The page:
As of this morning I have spent $17,000 so far this year (not including buying a car, which I last did in 1989).
__________________
"Knowin' no one nowhere's gonna miss us when we're gone..."
Khan is offline   Reply With Quote
Old 09-21-2007, 01:12 PM   #152
Administrator
Gumby's Avatar
 
Join Date: Apr 2006
Posts: 10,142
My retirement budget assumes that the young wife and I will not want to change our standard of living. Not counting the mortgage P&I (which will stop coincident with our retirement), our actual current cash outlay is about $4.5k per month ($760/mo. for real property tax alone - yikes!). To this, we will add $2k per month for a sinking fund to be used for car purchases, larger home repairs (such as periodic painting, new roof, etc.) and vacations. We figure that the reduction in commuting expenses will be offset by health care costs. Accordingly, my retirement budget is $6.5 k per month (after taxes) for two.
__________________
Living an analog life in the Digital Age.
Gumby is online now   Reply With Quote
Old 09-21-2007, 02:12 PM   #153
Thinks s/he gets paid by the post
SecondCor521's Avatar
 
Join Date: Jun 2006
Location: Boise
Posts: 2,402
I spend right around $6K per month, but about 2/3 of that is direct kid expenses and mortgage interest, so with a paid off house and the kids grown, I think I can live comfortably on $2K per month.

2Cor521
__________________
"At times the world can seem an unfriendly and sinister place, but believe us when we say there is much more good in it than bad. All you have to do is look hard enough, and what might seem to be a series of unfortunate events, may in fact be the first steps of a journey." Violet Baudelaire.
SecondCor521 is offline   Reply With Quote
Old 09-21-2007, 06:27 PM   #154
Dryer sheet wannabe
 
Join Date: Jul 2007
Posts: 11
Are most people assuming health care is covered. I am not sure how you can plan for health care. Sure, I could do $3k/month NOW paying for private insurance, but dont know what health care is going to be costing. We are in our 30's, and health care for people in their 60's is more expensive, as I can see when plugging numbers in esurance, plus its been going up at a higher rate of inflation. So being able to live on $3k now for me does not mean that I can leave on $3k plus inflation in the future.
__________________
haydee is offline   Reply With Quote
Old 09-21-2007, 07:09 PM   #155
Recycles dryer sheets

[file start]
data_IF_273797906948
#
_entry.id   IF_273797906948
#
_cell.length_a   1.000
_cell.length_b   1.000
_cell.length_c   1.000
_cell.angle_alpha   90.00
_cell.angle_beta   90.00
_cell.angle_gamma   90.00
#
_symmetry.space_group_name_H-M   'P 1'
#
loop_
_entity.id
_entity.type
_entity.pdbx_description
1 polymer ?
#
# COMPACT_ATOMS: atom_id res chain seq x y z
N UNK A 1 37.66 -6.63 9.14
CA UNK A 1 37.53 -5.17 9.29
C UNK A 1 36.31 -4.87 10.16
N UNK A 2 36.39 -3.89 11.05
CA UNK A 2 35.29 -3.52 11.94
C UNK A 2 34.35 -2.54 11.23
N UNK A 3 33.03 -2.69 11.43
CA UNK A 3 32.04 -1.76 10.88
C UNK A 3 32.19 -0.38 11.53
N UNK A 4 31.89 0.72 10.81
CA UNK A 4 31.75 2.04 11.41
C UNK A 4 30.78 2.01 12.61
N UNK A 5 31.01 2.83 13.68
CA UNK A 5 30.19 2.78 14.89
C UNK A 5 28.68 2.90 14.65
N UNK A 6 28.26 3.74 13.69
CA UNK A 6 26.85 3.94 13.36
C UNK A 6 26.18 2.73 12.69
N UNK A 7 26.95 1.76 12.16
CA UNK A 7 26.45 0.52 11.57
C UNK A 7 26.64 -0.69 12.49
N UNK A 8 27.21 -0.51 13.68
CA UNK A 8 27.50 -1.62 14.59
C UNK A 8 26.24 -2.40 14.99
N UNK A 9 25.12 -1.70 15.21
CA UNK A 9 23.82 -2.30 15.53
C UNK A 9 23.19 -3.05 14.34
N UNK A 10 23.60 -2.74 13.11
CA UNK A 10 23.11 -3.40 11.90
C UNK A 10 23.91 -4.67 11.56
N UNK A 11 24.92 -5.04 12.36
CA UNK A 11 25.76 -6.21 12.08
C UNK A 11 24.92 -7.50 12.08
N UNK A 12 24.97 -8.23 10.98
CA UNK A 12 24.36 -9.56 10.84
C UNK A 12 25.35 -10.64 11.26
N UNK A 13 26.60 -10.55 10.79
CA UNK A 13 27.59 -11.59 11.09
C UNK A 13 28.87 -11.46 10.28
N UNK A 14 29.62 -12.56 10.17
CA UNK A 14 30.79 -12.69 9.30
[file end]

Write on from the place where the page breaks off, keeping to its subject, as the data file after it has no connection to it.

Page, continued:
Join Date: Nov 2004
Posts: 283
The "Fog of Finances while saving for retirement" is slowly clearing... it is showing me that we are more like Gumby than the 3k/mo crowd. We live modestly in a 3 br condo and LBYM. Like Gumby, we planned to retire at the same level of living as we enjoyed while working - it has worked out that we've been able to successfully continue our lifestyle into retirement.

We're 64 and 66. This month is the first where we don't have income from a job and corresponding savings into tax deferred retirement accounts since DW has finished her part-time teaching stint. I've developed what I call my Cashflow Budget which now only has six major topics, Household, Insurance, Auto, Medical Out-of-pocket, Taxes and Personal. Everything is becoming easier since we are retired-retired, the mortage is paid and both cars are paid for.

Household includes all expenses to keep the doors open
Elect 70
Gas 120
Cable 55
Inter 25
Phone 80
HOA 320
Water 60
PropTx 450
Tot 1180/mo

Insurance includes recuring Ins expenses.
HC 300
LTC 200
Life Ins 100
Property 70
Medi Pt B 95
Vision 15
Tot 780/mo

Two Cars '98 and '01
Gas & Maint 400/mo

Out of Pocket Med 150/mo

Personal includes discretionary expenses -
Food, Clothes, Misc, Vacations 1200/mo

Total of 1180+780+400+150+1200= 3710/mo not incl Fed & State Tx

We usually have a 6-10k Vacation that isn't included here also - we went for the open-heart surgery and cardio rehab option instead - $6-10k Vacations to restart in 2008.

JohnP
__________________
Dad's Dream; to have enough money someday to live the kind of life my wife and kids do...
Life is what happens while you are making other plans... John Lennon...
the more you look, the more you see...
JohnP is offline   Reply With Quote
Old 09-22-2007, 05:51 PM   #156
Thinks s/he gets paid by the post
 
Join Date: Sep 2006
Posts: 1,318
It would be extremely difficult for us to live on 3k per month especially in the area we live in (the northeast). My ER budget is 5.5K per month including a couple of vacations per year.
__________________
Corporateburnout is offline   Reply With Quote
Old 09-22-2007, 06:52 PM   #157
Thinks s/he gets paid by the post
OAG's Avatar
 
Join Date: Jun 2006
Location: Central, Ohio, USA
Posts: 2,598